Food sources and intake of n-6 and n-3 fatty acids in low-income countries with emphasis on infants, young children (6–24 months), and pregnant and lactating women


Kim F. Michaelsen, Department of Human Nutrition, Faculty of Life Sciences, University of Copenhagen, Rolighedsvej 30, OK-1958 Fredesiksberg C, Denmark. E-mail:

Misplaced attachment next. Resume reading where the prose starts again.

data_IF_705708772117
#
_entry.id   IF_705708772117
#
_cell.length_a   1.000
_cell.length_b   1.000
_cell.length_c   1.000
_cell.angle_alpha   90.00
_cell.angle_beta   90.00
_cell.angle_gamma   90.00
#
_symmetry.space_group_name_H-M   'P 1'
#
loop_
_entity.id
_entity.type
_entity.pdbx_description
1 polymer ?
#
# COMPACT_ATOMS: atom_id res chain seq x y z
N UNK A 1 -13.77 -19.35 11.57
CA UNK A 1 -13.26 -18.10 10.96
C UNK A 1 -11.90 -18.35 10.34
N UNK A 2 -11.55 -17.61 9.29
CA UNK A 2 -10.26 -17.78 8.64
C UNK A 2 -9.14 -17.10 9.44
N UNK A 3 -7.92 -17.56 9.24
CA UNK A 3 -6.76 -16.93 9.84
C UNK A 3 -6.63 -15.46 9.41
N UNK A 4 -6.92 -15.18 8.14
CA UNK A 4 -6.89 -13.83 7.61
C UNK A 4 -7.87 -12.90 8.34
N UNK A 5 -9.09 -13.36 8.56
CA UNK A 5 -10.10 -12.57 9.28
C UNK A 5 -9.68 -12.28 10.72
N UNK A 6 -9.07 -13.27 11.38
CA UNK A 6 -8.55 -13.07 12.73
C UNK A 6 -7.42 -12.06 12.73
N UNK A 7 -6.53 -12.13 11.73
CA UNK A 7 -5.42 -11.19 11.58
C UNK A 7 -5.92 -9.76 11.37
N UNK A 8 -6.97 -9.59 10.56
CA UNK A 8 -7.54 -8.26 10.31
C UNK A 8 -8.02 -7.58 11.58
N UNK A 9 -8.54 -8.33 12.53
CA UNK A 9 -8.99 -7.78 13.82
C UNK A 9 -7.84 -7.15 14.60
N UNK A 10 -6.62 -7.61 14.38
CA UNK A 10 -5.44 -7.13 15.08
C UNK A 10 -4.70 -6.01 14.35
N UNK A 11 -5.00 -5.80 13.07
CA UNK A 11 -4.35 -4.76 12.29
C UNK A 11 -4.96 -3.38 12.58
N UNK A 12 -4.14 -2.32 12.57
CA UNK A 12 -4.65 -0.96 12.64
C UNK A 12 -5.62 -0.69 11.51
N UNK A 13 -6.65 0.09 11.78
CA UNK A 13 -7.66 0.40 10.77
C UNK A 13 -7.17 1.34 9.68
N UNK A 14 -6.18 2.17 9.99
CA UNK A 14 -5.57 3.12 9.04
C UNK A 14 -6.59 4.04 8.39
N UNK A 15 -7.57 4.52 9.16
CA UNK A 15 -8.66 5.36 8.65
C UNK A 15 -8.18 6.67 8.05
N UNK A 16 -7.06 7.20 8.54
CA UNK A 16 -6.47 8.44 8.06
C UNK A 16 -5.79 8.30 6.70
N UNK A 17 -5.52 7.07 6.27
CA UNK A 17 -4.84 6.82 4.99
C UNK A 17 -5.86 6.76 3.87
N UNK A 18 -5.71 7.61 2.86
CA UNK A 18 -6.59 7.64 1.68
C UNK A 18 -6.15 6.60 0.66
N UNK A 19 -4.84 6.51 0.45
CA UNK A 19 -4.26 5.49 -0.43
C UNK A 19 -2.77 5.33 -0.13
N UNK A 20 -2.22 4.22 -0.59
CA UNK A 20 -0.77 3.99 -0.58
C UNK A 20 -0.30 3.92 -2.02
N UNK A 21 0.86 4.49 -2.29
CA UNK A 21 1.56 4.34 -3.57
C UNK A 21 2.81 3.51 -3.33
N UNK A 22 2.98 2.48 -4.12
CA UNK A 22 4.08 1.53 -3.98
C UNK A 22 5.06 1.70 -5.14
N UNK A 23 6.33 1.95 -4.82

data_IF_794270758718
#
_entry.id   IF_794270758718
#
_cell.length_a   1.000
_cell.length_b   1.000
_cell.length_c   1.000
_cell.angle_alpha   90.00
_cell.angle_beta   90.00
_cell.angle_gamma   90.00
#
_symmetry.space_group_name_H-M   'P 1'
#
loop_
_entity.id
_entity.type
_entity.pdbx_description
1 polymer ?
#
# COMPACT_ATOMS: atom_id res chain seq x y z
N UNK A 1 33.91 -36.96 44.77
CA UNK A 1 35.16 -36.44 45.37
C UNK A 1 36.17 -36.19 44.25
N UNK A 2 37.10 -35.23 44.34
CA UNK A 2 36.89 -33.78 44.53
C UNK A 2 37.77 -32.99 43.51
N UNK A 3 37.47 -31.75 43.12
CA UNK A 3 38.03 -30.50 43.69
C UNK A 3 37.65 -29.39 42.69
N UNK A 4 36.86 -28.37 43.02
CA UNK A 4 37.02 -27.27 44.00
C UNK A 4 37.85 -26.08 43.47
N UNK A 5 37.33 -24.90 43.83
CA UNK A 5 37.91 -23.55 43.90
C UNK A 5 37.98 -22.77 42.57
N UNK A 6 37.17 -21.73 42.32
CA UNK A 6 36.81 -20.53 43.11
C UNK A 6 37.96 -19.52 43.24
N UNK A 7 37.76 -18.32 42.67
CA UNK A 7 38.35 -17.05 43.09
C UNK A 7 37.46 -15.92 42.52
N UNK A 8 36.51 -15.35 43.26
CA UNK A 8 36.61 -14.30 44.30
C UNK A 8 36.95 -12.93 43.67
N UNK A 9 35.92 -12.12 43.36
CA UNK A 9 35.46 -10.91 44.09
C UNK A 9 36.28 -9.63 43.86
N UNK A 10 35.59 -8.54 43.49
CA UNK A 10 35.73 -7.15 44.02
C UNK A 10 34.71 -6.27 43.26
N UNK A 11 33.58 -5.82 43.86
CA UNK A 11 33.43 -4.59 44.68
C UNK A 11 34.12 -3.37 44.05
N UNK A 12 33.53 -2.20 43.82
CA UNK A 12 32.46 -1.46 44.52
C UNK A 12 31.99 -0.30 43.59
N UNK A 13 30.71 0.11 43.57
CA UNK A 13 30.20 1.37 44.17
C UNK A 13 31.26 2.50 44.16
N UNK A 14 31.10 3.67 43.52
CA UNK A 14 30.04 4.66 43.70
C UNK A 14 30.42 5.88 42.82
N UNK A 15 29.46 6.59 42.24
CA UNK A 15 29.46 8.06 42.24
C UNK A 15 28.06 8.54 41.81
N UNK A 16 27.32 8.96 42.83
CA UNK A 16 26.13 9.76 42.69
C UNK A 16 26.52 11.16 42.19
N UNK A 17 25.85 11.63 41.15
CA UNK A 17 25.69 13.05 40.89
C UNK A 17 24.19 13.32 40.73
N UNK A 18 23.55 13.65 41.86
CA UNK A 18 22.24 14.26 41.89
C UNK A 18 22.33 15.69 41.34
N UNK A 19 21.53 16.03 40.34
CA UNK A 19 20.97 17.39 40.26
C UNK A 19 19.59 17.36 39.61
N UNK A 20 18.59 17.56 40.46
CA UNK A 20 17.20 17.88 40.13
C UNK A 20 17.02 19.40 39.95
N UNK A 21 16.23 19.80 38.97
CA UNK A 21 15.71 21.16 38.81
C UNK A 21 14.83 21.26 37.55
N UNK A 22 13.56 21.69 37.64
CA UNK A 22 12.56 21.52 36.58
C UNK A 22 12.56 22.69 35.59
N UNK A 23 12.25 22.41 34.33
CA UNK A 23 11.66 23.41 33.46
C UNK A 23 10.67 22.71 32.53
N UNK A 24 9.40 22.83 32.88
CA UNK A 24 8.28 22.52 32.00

With increasing interest in the potential effects of n-6 and n-3 fatty acids in early life, there is a need for data on the dietary intake of polyunsaturated fatty acids (PUFA) in low-income countries. This review compiles information on the content in breast milk and in foods that are important in the diets of low-income countries from the few studies available. We also estimate the availability of fat and fatty acids in 13 low-income and middle-income countries based on national food balance sheets from the United Nations' Food and Agriculture Organization Statistical Database (FOASTAT). Breast milk docosahexaenoic acid content is very low in populations living mainly on a plant-based diet, but higher in fish-eating countries. Per capita supply of fat and n-3 fatty acids increases markedly with increasing gross domestic product (GDP). In most of the 13 countries, 70–80% of the supply of PUFA comes from cereals and vegetable oils, some of which have very low α-linolenic acid (ALA) content. The total n-3 fatty acid supply is below or close to the lower end of the recommended intake range [0.4%E (percentage of energy supply)] for infants and young children, and below the minimum recommended level (0.5%E) for pregnant and lactating women in the nine countries with the lowest GDP. Fish is important as a source of long-chain n-3 fatty acids, but intake is low in many countries. The supply of n-3 fatty acids can be increased by using vegetable oils with higher ALA content (e.g. soybean or rapeseed oil) and by increasing fish production (e.g. through fish farming).